These lovely terraced hillsides filled with vines belong to the winery of Tenuta San Guido, one of the biggest and most important producers of Bordeaux-style red wines in northern Italy. Although wine has been grown in this region since ancient times, the origin of Tenuta San Guido is relatively recent–the 20th century. An Italian horse tycoon named Mario Incisa della Rocchetta, who married a girl local to this region in 1930, planted the first cabernet vines here in 1942, while Italy was deeply engaged in World War II. After the war Rocchetta got rich from his ownership and management of a thoroughbred racehorse called Ribot, considered one of the greatest horses of all time. Rocchetta’s vines were originally only for family consumption, the first vintage being produced in 1948. The winery was then called Sassicaia. In 1971, Rochetta’s son Nicolo convinced the family to begin releasing the wine publicly, beginning with the 1968 vintage. Sassicaia’s red wine burst over Europe like a bombshell, impressing wine critics with its deep rich tones. Instantly it became a stalwart of the Italian wine scene.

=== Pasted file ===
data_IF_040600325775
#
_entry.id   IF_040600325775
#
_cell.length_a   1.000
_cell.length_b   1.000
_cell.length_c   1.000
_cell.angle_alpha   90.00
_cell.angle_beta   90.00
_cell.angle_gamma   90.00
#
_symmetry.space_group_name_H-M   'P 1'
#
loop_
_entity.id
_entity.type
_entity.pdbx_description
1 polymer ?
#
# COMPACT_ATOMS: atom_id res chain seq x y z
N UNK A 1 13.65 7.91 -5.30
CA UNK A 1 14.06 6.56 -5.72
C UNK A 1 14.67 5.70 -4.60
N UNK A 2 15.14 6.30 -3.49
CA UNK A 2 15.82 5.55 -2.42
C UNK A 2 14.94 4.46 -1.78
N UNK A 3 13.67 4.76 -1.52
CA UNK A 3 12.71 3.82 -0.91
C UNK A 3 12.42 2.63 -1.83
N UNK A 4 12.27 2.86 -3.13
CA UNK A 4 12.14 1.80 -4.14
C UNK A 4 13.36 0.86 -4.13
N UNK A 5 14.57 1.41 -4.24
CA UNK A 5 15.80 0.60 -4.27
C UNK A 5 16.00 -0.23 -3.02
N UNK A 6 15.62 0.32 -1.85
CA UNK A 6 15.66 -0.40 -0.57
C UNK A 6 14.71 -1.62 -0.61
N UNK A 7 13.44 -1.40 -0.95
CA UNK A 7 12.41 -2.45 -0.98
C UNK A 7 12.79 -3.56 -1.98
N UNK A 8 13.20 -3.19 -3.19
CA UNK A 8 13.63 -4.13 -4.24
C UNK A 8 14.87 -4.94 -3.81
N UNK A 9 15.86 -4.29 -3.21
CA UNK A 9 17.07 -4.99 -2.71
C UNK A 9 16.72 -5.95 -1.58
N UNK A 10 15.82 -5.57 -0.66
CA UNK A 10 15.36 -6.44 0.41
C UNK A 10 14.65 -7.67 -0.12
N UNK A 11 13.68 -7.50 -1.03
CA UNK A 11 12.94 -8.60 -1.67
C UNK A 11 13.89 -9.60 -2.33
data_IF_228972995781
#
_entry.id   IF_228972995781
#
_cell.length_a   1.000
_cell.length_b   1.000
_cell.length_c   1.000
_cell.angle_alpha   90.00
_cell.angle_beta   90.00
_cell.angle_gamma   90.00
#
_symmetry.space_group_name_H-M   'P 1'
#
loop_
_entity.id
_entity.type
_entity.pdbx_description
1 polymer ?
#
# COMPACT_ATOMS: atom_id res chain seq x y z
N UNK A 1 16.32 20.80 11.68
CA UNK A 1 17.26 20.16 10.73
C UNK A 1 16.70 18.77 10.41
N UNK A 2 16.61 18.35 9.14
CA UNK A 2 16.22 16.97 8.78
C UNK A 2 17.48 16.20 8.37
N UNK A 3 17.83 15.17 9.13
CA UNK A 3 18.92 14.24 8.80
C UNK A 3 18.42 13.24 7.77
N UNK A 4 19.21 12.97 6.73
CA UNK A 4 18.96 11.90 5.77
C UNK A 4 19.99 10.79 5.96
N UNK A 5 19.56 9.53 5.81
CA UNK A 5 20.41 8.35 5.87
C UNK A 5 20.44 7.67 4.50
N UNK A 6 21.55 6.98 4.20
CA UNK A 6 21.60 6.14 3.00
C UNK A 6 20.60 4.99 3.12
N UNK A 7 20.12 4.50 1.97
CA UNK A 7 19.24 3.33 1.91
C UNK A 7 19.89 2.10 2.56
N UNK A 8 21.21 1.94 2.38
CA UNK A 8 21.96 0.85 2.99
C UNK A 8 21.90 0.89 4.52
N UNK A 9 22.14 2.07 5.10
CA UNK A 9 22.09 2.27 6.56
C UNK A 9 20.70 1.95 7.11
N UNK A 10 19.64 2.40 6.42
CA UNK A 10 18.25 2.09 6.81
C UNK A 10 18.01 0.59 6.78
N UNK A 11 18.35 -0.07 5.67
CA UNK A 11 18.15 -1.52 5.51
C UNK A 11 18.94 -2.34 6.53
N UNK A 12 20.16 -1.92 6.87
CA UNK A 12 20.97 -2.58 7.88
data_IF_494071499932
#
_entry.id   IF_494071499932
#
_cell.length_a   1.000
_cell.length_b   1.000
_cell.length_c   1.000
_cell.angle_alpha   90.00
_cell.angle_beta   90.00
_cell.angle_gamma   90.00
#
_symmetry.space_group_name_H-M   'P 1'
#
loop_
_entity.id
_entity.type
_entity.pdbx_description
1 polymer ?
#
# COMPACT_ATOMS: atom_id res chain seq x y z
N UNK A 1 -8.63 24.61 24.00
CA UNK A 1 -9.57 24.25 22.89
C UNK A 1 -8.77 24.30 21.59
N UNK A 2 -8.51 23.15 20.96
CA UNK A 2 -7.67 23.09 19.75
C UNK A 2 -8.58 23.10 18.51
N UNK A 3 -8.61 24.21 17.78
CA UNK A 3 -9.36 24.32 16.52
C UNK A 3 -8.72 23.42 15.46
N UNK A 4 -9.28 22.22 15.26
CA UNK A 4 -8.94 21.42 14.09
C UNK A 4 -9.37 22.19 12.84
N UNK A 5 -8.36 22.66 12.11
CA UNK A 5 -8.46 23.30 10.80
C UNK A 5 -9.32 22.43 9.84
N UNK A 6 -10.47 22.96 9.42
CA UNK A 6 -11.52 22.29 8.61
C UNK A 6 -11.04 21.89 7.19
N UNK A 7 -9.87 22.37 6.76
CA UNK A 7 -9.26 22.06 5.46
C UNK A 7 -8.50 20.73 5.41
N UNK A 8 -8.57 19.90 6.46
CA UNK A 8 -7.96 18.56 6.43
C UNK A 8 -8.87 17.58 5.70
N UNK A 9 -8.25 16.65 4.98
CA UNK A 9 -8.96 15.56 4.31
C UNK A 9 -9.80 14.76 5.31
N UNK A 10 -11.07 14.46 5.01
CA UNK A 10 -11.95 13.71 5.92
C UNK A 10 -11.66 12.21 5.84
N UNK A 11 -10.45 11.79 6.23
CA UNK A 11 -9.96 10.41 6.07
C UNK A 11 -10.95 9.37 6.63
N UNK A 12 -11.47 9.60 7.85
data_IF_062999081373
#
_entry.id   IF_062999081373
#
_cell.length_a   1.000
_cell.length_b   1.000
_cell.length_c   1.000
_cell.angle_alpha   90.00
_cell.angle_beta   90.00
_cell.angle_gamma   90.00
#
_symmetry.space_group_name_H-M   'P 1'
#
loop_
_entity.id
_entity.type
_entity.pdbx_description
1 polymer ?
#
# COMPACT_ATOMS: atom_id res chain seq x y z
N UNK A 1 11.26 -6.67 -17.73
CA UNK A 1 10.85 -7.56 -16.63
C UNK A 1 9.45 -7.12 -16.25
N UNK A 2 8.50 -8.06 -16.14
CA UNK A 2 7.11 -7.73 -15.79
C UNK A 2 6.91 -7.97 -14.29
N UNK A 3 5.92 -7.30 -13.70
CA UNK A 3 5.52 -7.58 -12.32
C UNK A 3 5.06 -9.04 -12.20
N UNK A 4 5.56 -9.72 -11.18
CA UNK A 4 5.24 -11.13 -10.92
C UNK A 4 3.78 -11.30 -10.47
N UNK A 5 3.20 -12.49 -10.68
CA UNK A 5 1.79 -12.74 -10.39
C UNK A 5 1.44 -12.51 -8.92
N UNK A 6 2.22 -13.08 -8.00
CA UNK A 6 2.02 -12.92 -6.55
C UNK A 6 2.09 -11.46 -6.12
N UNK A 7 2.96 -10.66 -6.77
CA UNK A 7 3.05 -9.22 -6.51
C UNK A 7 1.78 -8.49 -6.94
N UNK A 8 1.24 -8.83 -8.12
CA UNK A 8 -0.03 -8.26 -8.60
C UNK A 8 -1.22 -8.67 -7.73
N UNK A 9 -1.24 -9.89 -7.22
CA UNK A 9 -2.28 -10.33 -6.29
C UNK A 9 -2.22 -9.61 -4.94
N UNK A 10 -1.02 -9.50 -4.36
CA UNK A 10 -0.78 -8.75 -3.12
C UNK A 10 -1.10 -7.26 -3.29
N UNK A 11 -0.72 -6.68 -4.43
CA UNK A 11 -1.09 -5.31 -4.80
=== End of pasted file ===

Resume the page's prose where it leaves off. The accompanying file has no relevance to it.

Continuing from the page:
Today Tenuta San Guido cultivates over 190 acres of grapes, many of them sangiovese, a classic ingredient in the best Italian wines. As I was roving over the area on Google Earth I was amazed at the almost endless hillsides of vines that go on and on. Clearly this is one of the powerhouse wineries of Italy, and it couldn’t be placed in a more beautiful location.
Italy is one of the most beautiful countries on earth, and landscapes like this are a dime a dozen. Wineries like this are a reminder of the incredibly rich heritage that viticulture has in Europe and in the human experience. Being able to visit a place like this would be a dream come true. Until then, we can at least taste the soil in their wines!